Flipping the Switch … Unleash the Power of Personal Accountability

Twitter: QBQGUY
Facebook

Be Outstanding! show: Download all of them here … http://outstandingorganization.com/podcasts/

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OUTSTANDING Attitude - and Service!

October 29th, 2010

A note I received from friend. He is Brad Meuli, CEO of the Denver Rescue Mission - a venerable organization that serves the homeless. What a great reason to get out of bed everyday! Brad is a fan of OUTSTANDING service, so he popped me this message. Enjoy!

John, I love when I get to write about how someone is doing so well at a job! I like telling you about it because you get it! I called the Inverness Hotel after hours the other day to make some reservations, and encountered the voice mail of Chris Curley, Reservation Representative. Besides being one of the most cheerful messages I have ever heard, it just made me think I was in great hands! (John, you should call 303-397-6400 after 7 PM and listen to Chris!) The next morning Chris called me bright and early and showed me the kind of service and compassion that left me believing that the Inverness Hotel really wanted my business! He was helpful, delightful to speak with, and understands that his customers are important. This young man is going places! If all of the hotel’s employees are like Chris, we should all stay there as often as we are able!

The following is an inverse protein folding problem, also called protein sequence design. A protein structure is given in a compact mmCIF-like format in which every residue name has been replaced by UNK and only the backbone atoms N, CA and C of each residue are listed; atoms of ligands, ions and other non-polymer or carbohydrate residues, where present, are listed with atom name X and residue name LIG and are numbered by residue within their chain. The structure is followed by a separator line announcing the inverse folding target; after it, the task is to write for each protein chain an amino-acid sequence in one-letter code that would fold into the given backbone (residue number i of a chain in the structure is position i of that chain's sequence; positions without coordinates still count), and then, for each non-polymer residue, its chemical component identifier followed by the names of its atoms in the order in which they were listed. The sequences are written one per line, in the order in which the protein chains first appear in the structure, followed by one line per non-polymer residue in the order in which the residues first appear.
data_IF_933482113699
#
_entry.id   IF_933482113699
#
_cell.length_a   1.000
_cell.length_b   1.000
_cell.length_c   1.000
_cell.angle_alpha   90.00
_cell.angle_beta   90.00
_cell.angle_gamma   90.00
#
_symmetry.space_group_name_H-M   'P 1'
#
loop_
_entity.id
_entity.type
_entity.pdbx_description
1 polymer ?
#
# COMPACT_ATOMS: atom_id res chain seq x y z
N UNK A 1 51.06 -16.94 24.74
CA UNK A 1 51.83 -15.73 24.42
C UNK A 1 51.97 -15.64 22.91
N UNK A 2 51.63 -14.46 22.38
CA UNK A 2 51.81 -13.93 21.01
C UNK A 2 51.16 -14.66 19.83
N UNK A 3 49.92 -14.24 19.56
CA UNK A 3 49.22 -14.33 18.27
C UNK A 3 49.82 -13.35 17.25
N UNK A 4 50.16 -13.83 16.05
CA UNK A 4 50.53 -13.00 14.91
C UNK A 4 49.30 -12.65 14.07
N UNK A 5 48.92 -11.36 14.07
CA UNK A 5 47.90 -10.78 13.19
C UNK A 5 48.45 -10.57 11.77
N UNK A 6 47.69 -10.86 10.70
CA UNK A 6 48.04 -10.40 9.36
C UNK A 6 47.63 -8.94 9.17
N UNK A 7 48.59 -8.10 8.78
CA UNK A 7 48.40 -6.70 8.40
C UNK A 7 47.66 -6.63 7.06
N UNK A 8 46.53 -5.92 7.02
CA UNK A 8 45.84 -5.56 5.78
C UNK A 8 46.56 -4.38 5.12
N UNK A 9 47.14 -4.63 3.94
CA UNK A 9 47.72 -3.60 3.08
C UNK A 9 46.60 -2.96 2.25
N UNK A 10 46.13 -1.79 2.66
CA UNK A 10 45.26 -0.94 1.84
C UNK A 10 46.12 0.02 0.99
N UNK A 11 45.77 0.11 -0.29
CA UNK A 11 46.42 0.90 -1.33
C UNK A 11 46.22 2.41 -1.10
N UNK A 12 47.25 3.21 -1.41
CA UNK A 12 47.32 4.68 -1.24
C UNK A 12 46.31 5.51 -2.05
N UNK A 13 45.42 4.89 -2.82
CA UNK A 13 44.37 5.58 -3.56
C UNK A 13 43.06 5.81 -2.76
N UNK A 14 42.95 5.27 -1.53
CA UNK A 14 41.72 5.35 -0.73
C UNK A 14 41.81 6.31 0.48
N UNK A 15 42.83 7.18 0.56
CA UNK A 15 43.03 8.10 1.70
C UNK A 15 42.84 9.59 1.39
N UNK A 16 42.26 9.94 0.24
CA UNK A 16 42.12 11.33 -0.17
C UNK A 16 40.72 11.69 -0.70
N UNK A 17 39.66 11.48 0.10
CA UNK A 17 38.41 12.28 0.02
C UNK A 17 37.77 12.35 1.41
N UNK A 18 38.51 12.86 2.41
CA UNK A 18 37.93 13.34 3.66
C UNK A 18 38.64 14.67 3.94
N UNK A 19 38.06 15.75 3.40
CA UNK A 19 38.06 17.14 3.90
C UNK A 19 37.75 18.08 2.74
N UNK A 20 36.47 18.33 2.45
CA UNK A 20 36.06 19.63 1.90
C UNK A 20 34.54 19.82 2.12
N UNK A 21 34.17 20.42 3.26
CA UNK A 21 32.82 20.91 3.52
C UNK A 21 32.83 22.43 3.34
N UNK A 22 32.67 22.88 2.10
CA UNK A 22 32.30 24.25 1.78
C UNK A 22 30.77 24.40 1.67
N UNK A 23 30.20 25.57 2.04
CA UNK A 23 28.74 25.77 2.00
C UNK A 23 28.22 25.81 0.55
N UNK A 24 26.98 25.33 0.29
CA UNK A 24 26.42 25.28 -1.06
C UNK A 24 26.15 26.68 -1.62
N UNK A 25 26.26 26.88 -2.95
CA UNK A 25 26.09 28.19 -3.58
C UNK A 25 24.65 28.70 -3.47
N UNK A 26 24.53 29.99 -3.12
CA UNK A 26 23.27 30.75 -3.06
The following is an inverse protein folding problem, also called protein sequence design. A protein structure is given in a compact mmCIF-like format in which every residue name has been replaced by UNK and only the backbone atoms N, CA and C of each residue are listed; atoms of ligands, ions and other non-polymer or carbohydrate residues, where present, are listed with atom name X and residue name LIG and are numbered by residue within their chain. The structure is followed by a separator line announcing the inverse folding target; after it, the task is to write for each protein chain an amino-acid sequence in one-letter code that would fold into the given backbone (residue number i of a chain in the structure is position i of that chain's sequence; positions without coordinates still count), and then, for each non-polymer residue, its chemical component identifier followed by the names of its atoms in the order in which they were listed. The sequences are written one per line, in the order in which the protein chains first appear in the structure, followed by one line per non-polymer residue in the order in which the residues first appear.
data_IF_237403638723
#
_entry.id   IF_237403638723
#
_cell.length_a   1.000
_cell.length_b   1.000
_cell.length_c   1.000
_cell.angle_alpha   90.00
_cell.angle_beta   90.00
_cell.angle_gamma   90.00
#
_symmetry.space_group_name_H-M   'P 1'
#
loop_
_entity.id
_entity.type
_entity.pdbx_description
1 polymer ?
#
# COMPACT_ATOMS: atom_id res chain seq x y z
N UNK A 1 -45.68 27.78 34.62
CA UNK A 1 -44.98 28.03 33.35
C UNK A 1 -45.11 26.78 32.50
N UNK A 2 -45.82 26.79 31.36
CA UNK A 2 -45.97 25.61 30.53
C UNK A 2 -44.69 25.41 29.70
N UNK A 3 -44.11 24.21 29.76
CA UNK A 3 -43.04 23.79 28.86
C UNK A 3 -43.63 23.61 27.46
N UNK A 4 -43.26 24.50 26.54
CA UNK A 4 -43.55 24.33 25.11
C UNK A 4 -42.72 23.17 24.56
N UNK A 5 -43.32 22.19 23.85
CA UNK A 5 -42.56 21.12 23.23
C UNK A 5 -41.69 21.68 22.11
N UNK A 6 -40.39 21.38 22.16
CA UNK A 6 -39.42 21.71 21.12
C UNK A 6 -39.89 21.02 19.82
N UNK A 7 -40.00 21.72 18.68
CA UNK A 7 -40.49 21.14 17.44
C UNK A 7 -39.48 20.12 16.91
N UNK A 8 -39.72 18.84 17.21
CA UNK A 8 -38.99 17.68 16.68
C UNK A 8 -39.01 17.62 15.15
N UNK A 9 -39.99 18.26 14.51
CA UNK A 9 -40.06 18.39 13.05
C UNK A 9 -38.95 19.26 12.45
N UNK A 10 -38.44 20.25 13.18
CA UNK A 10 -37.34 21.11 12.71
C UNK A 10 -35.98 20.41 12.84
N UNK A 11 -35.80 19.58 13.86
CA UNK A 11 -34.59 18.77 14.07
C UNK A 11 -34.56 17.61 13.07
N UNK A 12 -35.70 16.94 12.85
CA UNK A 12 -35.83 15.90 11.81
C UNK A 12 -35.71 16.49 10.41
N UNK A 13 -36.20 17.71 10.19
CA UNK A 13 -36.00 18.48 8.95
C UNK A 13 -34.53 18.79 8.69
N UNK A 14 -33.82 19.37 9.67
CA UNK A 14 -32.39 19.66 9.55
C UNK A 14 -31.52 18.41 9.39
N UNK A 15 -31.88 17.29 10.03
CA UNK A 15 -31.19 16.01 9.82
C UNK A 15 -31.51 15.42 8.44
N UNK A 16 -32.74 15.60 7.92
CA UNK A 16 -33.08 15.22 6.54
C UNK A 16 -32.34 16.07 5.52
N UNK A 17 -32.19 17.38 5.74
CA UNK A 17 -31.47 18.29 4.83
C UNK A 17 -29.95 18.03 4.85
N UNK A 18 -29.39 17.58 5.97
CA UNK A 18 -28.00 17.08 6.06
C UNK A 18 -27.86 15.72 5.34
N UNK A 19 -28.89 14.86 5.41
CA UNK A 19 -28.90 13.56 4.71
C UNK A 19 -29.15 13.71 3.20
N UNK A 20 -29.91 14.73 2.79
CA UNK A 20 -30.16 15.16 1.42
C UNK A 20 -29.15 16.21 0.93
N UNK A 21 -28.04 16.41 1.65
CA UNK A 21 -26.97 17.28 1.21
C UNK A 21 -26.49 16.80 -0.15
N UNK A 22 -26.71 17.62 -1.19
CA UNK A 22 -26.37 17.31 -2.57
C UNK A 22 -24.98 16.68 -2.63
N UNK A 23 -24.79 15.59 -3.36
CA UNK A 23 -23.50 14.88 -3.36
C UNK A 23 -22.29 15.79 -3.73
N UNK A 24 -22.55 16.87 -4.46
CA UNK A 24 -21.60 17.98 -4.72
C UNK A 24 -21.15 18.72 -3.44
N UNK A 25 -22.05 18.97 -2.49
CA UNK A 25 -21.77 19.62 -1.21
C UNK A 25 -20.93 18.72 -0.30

What made this even more remarkable is that I was using a gift certificate that I had purchased at a nonprofit’s auction. Sometimes there is trouble at some hotels when you mention this. The hotel seems like they do not want to honor a certificate or has some other restrictions that often makes you feel like it is just not worth it to have even purchased it. But this was not the case at all with Chris, he made me feel like I was the most important person he had ever spoken with on the phone. He booked me in a “deluxe” room! Thought you might enjoy hearing some good stuff! Brad

Learn more about Brad and The Mission in Chapter 3 of “Outstanding!” His chapter is titled “Keep the Mission Top of Mind”! John G. Miller Author [email protected]